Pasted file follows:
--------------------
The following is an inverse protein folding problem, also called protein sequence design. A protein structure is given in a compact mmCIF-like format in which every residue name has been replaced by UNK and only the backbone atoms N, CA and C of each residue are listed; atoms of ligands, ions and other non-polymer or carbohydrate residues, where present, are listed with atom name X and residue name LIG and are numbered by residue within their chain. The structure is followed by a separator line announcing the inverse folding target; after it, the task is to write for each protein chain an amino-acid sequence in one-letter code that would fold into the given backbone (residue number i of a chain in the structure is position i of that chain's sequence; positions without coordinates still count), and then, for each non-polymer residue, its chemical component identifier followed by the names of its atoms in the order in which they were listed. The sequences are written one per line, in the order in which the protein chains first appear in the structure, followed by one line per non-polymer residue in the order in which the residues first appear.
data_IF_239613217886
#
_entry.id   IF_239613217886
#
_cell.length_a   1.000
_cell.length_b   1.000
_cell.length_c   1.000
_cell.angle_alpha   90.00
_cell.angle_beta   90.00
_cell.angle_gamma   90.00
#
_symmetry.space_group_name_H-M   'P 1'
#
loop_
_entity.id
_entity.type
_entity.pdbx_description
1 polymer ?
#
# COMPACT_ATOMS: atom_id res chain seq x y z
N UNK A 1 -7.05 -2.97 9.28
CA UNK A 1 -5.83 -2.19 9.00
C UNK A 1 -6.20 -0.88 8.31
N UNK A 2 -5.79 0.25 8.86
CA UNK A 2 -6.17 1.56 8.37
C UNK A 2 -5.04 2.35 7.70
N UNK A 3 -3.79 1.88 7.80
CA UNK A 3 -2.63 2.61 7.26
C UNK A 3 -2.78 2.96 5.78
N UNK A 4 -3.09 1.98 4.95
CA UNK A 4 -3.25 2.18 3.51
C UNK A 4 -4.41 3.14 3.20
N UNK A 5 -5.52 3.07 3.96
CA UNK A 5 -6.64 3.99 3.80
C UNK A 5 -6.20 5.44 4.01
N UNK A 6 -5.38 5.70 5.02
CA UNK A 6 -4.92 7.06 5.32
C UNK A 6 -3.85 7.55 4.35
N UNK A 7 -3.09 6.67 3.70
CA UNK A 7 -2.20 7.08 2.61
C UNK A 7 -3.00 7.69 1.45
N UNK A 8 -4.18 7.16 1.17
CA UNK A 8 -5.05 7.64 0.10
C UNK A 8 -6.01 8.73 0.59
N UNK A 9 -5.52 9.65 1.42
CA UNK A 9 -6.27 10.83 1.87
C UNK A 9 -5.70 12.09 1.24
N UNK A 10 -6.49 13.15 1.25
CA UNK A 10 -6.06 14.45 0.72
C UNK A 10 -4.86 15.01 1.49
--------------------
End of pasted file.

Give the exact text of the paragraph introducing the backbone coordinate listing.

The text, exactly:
The following is an inverse protein folding problem, also called protein sequence design. A protein structure is given in a compact mmCIF-like format in which every residue name has been replaced by UNK and only the backbone atoms N, CA and C of each residue are listed; atoms of ligands, ions and other non-polymer or carbohydrate residues, where present, are listed with atom name X and residue name LIG and are numbered by residue within their chain. The structure is followed by a separator line announcing the inverse folding target; after it, the task is to write for each protein chain an amino-acid sequence in one-letter code that would fold into the given backbone (residue number i of a chain in the structure is position i of that chain's sequence; positions without coordinates still count), and then, for each non-polymer residue, its chemical component identifier followed by the names of its atoms in the order in which they were listed. The sequences are written one per line, in the order in which the protein chains first appear in the structure, followed by one line per non-polymer residue in the order in which the residues first appear.